Any future option trading spread that has intrinsic value is
considered in-the-money. How can you identify the value of a
vertical call spread or a vertical put spread? Compare the future
price to the strike prices.
Look at any vertical call spread. If the future option trading
price is above the lower strike of the spread, then the spread
is in-the-money. For example, in the Feb. 50 55 call spread,
if the stock is trading at $52.00, then the spread would be
in-the-money by $2. This is because if the spread expired today,
the Feb. 50 calls would finish $2.00 in-the-money. The Feb.
55 calls would finish worthless because they are out-of-the-money.
The future option trading spread, however, would be in-the-money
with a value of $2.00.
The rule is similar for determining whether or not a spread
is out-of-the-money. If the future option trading price is lower
then the lower strike of the spread, then the spread is out-of-the-money.
Again, looking at the Feb. 50 55 call spread, if the spread
expired today and the stock price closed at $48.00, (lower than
the lower strike) then the spread would be out-of-the-money,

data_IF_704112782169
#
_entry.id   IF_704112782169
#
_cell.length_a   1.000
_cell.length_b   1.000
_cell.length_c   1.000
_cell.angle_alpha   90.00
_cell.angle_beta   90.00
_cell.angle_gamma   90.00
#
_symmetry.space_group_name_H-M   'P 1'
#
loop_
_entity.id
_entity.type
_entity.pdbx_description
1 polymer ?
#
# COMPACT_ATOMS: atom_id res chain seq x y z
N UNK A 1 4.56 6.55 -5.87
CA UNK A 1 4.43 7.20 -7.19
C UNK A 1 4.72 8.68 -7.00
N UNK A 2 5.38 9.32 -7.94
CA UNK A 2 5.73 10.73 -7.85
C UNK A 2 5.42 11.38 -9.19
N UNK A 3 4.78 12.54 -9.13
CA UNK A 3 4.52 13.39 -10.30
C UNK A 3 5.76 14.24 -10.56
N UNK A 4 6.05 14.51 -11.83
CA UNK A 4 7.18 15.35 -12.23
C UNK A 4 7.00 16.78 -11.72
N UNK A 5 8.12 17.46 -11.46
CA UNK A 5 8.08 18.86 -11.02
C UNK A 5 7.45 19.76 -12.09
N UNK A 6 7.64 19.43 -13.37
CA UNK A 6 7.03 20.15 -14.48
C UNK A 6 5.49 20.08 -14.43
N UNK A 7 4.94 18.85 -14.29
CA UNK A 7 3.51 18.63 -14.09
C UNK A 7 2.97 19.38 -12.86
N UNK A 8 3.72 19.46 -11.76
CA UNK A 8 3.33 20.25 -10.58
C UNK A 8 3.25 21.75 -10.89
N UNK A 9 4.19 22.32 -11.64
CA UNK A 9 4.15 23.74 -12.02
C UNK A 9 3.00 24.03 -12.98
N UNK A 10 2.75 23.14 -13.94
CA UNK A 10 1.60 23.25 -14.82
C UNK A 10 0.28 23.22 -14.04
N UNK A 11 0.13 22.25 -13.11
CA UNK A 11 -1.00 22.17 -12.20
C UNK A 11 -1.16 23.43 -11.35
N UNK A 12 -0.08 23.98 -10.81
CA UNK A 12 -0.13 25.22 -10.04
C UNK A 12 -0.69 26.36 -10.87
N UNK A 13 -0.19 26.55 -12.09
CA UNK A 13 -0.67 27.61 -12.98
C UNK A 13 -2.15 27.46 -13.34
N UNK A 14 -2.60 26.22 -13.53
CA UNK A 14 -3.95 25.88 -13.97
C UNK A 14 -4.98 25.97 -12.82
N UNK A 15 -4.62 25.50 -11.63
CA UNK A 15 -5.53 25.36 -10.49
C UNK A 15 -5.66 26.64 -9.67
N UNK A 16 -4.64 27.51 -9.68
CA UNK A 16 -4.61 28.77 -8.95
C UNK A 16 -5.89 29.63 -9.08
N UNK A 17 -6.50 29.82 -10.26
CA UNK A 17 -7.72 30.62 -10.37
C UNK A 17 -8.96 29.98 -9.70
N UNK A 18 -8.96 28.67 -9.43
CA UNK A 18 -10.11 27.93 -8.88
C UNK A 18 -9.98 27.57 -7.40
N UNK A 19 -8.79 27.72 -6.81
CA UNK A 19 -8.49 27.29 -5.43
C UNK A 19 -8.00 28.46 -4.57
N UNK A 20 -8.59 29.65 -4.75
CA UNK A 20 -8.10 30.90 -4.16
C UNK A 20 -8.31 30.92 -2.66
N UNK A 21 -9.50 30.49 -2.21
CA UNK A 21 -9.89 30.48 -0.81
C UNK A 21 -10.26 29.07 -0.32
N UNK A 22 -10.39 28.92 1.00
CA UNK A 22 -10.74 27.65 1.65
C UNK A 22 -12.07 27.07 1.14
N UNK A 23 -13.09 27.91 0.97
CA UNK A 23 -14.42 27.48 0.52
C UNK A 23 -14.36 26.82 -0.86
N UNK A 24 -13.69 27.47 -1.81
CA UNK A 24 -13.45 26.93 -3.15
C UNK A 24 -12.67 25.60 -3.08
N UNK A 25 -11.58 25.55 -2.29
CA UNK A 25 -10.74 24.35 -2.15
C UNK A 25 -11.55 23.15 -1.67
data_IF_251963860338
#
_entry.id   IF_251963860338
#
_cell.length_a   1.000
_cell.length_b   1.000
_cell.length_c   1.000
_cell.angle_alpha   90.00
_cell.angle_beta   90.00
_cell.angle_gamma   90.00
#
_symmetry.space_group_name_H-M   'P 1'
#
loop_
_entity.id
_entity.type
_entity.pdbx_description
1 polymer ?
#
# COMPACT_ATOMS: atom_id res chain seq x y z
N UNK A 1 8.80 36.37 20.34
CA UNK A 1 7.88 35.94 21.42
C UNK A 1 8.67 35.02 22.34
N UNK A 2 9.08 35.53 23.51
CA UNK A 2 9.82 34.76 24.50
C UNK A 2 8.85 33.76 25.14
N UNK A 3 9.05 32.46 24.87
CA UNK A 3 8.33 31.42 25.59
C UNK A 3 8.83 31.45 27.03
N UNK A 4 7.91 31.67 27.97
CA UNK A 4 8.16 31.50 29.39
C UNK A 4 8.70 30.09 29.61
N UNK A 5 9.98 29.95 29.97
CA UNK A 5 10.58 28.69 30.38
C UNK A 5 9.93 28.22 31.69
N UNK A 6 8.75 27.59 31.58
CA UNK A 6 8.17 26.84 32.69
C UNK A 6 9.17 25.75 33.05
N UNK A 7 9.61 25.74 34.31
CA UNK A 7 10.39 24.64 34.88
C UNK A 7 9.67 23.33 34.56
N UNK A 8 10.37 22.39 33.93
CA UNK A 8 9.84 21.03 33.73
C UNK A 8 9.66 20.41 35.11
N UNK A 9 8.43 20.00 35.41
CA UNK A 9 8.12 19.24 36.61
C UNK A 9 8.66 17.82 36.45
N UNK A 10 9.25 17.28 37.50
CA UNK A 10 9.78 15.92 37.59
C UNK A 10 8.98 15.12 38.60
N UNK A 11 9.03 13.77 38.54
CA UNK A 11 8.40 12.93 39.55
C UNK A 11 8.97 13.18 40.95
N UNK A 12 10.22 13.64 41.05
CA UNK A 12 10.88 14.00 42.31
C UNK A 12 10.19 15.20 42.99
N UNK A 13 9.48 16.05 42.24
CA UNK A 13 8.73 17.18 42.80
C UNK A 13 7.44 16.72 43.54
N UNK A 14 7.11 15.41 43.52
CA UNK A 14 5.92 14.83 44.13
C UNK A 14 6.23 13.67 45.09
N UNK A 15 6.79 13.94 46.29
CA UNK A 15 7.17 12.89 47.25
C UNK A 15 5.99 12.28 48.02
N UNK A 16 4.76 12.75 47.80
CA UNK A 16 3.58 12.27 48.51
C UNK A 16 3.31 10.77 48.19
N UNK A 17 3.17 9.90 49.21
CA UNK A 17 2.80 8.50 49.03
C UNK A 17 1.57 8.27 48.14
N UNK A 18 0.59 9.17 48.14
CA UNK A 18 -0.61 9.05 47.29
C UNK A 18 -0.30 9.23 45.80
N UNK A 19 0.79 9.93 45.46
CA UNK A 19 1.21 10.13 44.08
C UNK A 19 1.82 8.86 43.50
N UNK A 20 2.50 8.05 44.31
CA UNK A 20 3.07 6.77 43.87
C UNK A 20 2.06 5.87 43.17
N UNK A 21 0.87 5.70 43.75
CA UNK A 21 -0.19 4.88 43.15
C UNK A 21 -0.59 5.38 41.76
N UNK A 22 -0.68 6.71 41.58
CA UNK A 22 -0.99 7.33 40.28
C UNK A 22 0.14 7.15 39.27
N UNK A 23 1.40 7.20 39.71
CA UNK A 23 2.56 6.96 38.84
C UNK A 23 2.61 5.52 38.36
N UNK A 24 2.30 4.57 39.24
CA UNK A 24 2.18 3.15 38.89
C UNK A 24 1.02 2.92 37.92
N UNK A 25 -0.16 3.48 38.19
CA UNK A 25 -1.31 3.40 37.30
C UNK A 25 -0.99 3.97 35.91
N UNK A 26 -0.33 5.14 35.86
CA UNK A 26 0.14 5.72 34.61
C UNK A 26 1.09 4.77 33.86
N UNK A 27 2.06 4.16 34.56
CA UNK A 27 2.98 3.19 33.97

thus the spread will be out-of-the-money. And, of course, if
the stock is trading at the same price as the lower strike price,
then the future option trading spread will be considered at-the-money.
For vertical put spreads, a spread is determined to be in-the-money
if the future option trading price is lower than the higher
of the two strikes of the spread. For example, lets look at
the Sept. 40 45 put spread. If the future option trading was
to close at $42.00 on expiration day, the Feb. 45 put would
end up in-the-money and worth $3.00. The Feb 40 puts would be
out-of-the-money creating a $3.00 intrinsic value for the spread.
Since the spread has an intrinsic value, it is in-the-money.
A vertical put spread is considered to be out-of-the-money if
the future option trading price is higher than the higher strike
of the spread. So, going back to our Sept. 40 45 put spread
example, if the future option trading was to close at a price
of $46.00 (higher than the higher strike) then both the Sept.
40 and 45 put will expire worthless. Thus the spread will be
worthless and out-of-the-money.
A vertical put spread is considered at-the-money when the future
price is equal to the higher strike price.